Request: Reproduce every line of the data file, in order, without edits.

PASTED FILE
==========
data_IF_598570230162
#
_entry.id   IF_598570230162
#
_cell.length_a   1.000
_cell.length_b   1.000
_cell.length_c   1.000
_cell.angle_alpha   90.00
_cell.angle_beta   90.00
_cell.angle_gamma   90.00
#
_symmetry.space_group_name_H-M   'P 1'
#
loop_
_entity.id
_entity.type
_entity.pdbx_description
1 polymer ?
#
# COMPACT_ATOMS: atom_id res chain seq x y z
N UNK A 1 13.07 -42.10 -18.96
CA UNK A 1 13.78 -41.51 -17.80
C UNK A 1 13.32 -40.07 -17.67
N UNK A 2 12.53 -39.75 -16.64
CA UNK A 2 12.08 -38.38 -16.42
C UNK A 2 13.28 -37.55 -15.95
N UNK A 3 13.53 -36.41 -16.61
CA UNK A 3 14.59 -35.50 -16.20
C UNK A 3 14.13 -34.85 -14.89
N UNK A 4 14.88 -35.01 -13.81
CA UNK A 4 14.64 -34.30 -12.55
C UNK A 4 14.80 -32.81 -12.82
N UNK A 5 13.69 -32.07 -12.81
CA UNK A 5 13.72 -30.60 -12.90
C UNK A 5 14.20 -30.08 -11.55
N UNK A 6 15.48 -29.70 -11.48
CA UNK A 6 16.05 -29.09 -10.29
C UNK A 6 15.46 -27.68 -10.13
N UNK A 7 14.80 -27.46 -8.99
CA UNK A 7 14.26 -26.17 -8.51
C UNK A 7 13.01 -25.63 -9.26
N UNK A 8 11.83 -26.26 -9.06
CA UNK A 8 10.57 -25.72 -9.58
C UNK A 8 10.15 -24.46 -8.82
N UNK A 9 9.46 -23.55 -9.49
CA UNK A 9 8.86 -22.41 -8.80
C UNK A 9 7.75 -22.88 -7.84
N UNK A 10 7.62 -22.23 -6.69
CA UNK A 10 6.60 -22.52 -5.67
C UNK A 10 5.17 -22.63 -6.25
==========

data_IF_598570230162
#
_entry.id   IF_598570230162
#
_cell.length_a   1.000
_cell.length_b   1.000
_cell.length_c   1.000
_cell.angle_alpha   90.00
_cell.angle_beta   90.00
_cell.angle_gamma   90.00
#
_symmetry.space_group_name_H-M   'P 1'
#
loop_
_entity.id
_entity.type
_entity.pdbx_description
1 polymer ?
#
# COMPACT_ATOMS: atom_id res chain seq x y z
N UNK A 1 13.07 -42.10 -18.96
CA UNK A 1 13.78 -41.51 -17.80
C UNK A 1 13.32 -40.07 -17.67
N UNK A 2 12.53 -39.75 -16.64
CA UNK A 2 12.08 -38.38 -16.42
C UNK A 2 13.28 -37.55 -15.95
N UNK A 3 13.53 -36.41 -16.61
CA UNK A 3 14.59 -35.50 -16.20
C UNK A 3 14.13 -34.85 -14.89
N UNK A 4 14.88 -35.01 -13.81
CA UNK A 4 14.64 -34.30 -12.55
C UNK A 4 14.80 -32.81 -12.82
N UNK A 5 13.69 -32.07 -12.81
CA UNK A 5 13.72 -30.60 -12.90
C UNK A 5 14.20 -30.08 -11.55
N UNK A 6 15.48 -29.70 -11.48
CA UNK A 6 16.05 -29.09 -10.29
C UNK A 6 15.46 -27.68 -10.13
N UNK A 7 14.80 -27.46 -8.99
CA UNK A 7 14.26 -26.17 -8.51
C UNK A 7 13.01 -25.63 -9.26
N UNK A 8 11.83 -26.26 -9.06
CA UNK A 8 10.57 -25.72 -9.58
C UNK A 8 10.15 -24.46 -8.82
N UNK A 9 9.46 -23.55 -9.49
CA UNK A 9 8.86 -22.41 -8.80
C UNK A 9 7.75 -22.88 -7.84
N UNK A 10 7.62 -22.23 -6.69
CA UNK A 10 6.60 -22.52 -5.67
C UNK A 10 5.17 -22.63 -6.25